FIGS. 4-9 show various embodiments of sensor array electrode configurations. It should be understood that many variations are possible and that these are just an example of various possible embodiments of sensor arrays. FIG. 4 shows as electrode configuration which is a variation of the first electrode configuration shown in FIG. 1 and as disclosed in U.S. Pat. No. 5,891,306. This electrode configuration has a single grounded elongated electrode 30 and a segmented electrode 31 including a plurality of electrode segments 32. Each electrode configuration includes a plurality of measurement cells (cell 1, cell 2, . . . cell n) and each measurement cell includes an electrode segment 32 and a corresponding portion of the grounded elongated electrode 30.
FIG. 5 shows a third embodiment of the electrode configuration as disclosed in a U.S. patent application Ser. No. 08/977,773 assigned to the assignee of the present application. This embodiment includes a first elongated electrode 56 coupled to a reference potential (e.g., ground) having electrode portions 56(1)-56(n) and elongated segmented electrodes 57 and 58 parallel to, in the same plane as, and on opposite sides, respectively, of electrode 56. Segmented electrode 57 is made-up of segments 57(1), 57(3) . . . 57(n) and segmented electrode 58 is made-up of segments 58(2), 58(4) . . . 58(n−1). The segments of electrodes 57 and 58 are configured with respect to each other such that segments in electrode 57 are staggered with respect to segments in electrode 58. A cell within array 54 is defined as including a segment from either of electrodes 57 or 58 and the portion of electrode 56 opposite that segment. For example, cell 1 includes segment 57(1) and portion 56(1).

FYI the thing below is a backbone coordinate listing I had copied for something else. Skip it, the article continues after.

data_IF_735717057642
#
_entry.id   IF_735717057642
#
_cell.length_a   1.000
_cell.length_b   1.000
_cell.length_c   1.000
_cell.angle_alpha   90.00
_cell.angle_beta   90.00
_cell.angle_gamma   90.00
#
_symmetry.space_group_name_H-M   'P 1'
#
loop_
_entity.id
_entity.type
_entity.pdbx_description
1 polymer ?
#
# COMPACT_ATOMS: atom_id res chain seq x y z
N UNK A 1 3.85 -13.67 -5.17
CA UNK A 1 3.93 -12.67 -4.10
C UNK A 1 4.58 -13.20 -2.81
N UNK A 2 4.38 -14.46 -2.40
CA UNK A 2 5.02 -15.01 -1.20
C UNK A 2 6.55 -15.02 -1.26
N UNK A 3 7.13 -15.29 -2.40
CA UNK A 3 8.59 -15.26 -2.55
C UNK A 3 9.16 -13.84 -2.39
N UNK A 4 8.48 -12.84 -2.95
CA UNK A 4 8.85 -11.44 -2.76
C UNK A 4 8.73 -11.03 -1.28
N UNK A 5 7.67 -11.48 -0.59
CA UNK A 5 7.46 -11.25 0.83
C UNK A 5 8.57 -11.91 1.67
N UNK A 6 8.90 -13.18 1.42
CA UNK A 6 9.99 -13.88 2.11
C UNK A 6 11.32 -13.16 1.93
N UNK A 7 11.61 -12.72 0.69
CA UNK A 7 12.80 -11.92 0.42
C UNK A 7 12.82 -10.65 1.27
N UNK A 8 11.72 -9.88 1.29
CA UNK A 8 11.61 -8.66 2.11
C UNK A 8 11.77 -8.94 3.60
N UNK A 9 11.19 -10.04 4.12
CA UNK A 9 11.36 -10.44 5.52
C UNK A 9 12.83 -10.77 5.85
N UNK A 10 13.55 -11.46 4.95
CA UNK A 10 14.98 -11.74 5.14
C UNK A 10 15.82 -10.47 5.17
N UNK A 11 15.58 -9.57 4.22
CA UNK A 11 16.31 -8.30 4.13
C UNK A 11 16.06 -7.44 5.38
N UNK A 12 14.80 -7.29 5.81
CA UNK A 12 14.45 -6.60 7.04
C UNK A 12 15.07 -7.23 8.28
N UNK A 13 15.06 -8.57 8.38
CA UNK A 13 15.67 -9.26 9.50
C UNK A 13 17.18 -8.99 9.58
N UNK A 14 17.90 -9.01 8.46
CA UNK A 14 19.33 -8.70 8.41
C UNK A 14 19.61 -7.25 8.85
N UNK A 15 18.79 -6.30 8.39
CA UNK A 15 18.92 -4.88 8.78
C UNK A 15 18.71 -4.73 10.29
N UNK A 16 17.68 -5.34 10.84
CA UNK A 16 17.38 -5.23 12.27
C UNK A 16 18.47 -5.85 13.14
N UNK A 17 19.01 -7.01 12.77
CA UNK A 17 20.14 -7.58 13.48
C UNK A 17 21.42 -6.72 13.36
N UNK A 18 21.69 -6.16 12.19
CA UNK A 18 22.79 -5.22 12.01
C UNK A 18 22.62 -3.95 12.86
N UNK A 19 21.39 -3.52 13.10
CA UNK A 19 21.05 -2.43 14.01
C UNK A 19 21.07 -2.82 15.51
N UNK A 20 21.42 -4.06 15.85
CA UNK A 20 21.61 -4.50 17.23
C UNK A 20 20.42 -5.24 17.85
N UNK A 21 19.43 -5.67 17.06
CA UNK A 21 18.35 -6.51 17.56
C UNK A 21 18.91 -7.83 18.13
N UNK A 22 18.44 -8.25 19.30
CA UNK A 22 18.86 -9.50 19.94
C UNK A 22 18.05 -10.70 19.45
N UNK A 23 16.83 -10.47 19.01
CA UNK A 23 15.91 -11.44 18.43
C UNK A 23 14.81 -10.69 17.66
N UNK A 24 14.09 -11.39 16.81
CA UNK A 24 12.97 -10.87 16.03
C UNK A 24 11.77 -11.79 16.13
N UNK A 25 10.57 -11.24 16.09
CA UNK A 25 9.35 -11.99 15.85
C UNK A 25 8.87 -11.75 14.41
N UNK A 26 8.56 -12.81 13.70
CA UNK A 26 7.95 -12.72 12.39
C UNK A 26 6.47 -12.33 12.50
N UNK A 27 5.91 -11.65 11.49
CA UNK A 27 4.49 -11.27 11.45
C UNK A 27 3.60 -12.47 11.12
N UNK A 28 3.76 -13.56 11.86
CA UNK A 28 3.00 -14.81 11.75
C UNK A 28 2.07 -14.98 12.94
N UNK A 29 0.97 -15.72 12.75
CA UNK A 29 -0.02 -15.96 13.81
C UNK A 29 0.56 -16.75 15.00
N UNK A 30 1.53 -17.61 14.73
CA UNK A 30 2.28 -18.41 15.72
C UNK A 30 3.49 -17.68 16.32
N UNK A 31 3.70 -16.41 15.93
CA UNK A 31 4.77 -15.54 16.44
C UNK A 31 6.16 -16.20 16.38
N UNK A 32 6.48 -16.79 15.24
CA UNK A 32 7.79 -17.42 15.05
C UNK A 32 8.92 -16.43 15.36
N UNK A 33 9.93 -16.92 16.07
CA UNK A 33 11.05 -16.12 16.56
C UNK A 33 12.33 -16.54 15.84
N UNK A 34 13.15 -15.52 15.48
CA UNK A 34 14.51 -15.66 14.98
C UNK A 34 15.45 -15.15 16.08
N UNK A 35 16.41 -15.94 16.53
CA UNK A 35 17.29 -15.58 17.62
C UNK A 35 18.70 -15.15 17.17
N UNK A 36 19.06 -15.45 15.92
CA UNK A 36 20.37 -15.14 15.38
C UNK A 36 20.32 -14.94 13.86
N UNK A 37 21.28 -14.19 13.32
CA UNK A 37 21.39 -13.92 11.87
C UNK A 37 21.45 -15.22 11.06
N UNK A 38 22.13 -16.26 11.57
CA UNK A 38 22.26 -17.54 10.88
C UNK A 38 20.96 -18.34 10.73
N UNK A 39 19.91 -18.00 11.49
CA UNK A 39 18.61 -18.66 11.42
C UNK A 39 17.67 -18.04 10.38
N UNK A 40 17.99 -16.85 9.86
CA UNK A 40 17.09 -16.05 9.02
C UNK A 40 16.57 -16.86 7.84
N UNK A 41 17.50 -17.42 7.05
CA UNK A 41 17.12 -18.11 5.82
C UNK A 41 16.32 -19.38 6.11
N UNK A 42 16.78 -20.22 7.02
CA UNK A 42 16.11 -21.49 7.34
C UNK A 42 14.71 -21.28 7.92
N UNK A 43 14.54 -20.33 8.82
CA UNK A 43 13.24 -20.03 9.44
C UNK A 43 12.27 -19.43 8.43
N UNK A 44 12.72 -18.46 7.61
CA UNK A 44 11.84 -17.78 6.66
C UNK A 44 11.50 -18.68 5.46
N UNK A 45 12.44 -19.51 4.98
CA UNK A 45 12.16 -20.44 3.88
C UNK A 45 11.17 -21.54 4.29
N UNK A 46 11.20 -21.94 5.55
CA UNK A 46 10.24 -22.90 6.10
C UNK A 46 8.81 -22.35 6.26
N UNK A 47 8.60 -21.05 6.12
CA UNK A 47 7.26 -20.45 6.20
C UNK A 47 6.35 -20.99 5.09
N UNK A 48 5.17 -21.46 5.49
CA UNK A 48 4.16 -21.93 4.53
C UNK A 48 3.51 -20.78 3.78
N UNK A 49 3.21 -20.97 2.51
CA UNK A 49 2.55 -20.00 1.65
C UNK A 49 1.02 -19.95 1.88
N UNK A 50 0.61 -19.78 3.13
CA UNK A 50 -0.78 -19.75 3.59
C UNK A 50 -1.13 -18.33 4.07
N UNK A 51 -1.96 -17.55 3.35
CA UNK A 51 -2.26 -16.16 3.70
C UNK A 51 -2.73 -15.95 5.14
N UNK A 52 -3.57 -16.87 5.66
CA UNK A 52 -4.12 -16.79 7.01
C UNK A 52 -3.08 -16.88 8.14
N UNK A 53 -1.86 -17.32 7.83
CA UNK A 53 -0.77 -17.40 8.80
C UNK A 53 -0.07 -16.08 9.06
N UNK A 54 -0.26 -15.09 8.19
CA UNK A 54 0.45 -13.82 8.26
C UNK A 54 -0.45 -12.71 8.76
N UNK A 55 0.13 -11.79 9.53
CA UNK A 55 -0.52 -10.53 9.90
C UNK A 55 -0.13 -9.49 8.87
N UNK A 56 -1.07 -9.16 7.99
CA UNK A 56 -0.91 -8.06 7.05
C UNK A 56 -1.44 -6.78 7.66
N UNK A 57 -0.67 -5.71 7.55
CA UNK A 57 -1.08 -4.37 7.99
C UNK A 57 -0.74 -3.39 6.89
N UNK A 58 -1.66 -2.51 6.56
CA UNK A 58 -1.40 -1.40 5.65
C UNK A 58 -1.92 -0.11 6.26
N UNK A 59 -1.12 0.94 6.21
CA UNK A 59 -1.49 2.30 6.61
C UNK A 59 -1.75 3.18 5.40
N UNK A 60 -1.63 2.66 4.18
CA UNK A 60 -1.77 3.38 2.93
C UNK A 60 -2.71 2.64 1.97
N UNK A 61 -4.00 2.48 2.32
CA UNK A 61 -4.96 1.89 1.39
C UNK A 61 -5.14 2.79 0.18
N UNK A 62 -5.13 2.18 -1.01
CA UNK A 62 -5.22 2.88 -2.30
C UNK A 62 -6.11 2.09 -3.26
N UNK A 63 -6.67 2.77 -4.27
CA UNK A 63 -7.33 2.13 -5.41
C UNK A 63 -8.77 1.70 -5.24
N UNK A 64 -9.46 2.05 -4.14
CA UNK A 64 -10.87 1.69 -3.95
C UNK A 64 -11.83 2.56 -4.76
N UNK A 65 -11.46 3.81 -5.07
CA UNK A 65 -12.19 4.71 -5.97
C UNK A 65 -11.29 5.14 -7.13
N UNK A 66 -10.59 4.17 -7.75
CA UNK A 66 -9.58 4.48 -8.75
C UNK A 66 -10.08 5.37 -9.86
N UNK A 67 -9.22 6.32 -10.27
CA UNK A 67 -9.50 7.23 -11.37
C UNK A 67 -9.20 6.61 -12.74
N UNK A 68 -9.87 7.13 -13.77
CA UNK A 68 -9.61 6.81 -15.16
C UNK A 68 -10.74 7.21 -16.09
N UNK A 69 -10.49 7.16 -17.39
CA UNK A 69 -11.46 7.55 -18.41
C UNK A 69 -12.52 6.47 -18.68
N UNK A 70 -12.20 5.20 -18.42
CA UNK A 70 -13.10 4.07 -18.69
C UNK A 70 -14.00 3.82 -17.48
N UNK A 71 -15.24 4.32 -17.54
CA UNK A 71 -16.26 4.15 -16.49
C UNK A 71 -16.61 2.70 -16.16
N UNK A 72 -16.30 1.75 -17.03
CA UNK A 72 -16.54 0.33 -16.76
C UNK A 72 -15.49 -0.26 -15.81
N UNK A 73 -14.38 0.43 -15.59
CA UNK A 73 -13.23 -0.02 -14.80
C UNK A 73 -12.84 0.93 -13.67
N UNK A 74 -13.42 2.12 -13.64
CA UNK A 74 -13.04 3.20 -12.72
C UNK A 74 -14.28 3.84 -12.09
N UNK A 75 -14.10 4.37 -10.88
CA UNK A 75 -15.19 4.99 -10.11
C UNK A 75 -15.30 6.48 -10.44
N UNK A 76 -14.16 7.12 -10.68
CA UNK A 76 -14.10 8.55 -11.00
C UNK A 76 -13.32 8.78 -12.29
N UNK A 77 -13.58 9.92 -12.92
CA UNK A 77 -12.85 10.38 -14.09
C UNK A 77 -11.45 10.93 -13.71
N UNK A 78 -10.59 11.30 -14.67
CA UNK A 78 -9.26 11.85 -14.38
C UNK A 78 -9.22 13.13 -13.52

FIG. 6 shows an electrode configuration which is a variation of the sensor array configuration shown in FIG. 5 as disclosed in a U.S. patent application Ser. No. 08/977,773. This embodiment includes two additional grounded electrodes 59 and 60 on each side of electrodes 57 and 58 to eliminate the possibility of current leakage to nearby grounded conductors.